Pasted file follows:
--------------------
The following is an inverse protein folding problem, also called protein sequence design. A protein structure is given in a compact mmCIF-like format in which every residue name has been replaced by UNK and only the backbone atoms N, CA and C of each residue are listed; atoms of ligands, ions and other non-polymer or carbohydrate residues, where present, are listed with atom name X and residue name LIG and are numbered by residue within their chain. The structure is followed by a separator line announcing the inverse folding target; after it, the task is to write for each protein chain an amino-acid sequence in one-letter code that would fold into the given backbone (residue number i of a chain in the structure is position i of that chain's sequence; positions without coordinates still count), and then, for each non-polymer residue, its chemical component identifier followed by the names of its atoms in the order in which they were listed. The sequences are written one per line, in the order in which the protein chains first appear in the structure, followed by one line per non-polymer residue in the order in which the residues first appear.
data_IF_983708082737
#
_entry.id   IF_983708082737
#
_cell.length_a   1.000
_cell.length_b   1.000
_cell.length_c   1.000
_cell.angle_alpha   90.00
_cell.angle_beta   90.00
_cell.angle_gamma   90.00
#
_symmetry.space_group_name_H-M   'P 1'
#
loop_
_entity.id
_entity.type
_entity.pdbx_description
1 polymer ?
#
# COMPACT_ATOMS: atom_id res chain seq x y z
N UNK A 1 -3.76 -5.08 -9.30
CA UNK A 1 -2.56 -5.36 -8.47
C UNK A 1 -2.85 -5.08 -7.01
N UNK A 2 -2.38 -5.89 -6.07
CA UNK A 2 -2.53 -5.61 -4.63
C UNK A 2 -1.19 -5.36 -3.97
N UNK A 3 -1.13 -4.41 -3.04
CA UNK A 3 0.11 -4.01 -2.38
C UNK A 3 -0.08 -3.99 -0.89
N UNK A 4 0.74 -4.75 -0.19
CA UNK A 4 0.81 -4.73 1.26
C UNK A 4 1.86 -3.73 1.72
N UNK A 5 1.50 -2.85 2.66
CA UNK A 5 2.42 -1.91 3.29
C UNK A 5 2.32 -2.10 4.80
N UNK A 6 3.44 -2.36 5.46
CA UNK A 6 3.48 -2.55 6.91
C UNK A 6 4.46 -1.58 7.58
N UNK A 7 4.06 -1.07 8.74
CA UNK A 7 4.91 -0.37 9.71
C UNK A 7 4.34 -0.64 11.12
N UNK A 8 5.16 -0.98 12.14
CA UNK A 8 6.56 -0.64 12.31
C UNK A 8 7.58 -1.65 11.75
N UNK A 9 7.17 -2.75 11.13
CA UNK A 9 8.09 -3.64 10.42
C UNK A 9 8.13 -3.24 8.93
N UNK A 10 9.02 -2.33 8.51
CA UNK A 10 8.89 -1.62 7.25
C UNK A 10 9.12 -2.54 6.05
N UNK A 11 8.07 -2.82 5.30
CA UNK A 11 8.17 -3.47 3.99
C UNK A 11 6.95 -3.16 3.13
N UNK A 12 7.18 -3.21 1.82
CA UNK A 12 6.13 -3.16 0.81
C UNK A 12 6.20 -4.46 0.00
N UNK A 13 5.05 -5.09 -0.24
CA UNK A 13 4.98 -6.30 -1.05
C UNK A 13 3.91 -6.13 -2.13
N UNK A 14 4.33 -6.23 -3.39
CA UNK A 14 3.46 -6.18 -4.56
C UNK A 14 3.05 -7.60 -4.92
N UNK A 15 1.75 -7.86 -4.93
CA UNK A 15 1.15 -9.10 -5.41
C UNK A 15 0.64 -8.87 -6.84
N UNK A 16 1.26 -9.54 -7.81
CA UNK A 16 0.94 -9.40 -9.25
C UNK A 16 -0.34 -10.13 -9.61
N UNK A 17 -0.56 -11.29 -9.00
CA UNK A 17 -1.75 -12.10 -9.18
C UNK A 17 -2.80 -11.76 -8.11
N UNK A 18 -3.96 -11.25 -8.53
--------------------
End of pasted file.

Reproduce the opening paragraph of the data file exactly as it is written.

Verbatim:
The following is an inverse protein folding problem, also called protein sequence design. A protein structure is given in a compact mmCIF-like format in which every residue name has been replaced by UNK and only the backbone atoms N, CA and C of each residue are listed; atoms of ligands, ions and other non-polymer or carbohydrate residues, where present, are listed with atom name X and residue name LIG and are numbered by residue within their chain. The structure is followed by a separator line announcing the inverse folding target; after it, the task is to write for each protein chain an amino-acid sequence in one-letter code that would fold into the given backbone (residue number i of a chain in the structure is position i of that chain's sequence; positions without coordinates still count), and then, for each non-polymer residue, its chemical component identifier followed by the names of its atoms in the order in which they were listed. The sequences are written one per line, in the order in which the protein chains first appear in the structure, followed by one line per non-polymer residue in the order in which the residues first appear.